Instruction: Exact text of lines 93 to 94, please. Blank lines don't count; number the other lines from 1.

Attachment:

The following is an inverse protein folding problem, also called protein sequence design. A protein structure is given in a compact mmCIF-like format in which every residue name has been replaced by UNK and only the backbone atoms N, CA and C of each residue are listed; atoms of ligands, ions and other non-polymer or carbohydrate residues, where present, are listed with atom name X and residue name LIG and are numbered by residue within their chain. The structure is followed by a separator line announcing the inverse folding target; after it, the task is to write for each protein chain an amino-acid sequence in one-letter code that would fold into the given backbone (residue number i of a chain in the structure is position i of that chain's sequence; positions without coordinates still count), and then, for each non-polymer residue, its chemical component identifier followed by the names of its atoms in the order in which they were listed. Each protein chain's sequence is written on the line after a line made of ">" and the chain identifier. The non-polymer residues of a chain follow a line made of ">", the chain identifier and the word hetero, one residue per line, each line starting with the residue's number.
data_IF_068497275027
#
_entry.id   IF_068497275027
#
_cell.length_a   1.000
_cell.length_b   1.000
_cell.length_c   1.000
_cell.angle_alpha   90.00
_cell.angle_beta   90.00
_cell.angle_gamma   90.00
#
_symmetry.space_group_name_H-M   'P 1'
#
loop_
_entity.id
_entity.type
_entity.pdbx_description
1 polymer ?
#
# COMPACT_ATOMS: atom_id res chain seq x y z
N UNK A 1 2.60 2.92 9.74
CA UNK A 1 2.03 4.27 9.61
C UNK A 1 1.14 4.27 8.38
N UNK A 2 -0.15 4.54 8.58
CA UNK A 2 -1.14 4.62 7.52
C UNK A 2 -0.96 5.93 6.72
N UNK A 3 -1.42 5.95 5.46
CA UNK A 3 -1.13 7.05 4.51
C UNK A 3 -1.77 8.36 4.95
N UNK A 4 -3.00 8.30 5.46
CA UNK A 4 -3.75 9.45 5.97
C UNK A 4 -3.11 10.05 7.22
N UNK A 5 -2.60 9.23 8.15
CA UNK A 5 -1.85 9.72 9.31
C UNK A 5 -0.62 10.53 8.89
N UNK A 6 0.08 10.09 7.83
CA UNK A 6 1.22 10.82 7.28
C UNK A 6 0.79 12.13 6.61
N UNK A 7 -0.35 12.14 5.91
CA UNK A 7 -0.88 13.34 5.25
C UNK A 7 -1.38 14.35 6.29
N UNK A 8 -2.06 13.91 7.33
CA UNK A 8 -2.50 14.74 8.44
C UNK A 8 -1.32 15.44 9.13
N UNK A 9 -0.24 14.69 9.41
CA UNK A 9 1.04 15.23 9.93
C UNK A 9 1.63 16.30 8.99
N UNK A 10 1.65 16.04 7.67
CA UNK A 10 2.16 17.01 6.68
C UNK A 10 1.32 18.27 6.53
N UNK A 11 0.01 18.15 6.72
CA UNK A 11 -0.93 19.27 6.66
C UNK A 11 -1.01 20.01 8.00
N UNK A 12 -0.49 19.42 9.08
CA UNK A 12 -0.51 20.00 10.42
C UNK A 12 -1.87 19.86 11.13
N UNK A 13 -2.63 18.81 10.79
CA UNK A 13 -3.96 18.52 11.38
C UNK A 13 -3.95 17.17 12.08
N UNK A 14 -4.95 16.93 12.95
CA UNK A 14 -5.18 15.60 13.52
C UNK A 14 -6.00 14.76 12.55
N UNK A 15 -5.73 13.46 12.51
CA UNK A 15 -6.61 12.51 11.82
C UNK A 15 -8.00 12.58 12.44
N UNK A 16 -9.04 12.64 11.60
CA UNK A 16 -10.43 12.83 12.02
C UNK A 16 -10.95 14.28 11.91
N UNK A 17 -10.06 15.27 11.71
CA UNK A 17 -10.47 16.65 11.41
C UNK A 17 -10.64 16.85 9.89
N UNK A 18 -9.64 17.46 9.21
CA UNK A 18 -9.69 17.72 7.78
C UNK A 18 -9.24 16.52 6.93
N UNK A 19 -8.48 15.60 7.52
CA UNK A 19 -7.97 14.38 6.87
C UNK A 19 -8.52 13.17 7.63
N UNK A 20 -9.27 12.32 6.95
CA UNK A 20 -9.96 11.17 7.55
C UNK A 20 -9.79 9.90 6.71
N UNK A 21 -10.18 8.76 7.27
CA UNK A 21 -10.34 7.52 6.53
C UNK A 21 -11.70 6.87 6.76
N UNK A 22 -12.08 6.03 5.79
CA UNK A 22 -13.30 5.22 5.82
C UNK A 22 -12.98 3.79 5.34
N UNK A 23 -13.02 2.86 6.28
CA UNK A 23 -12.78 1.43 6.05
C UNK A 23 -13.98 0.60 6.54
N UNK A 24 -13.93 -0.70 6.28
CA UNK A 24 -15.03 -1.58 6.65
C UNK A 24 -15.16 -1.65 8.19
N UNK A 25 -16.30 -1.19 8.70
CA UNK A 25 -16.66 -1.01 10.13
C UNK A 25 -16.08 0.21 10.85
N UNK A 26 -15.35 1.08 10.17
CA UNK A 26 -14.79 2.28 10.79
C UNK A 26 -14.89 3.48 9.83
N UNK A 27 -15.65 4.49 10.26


C UNK A 24 -15.16 -1.65 8.19
N UNK A 25 -16.30 -1.19 8.70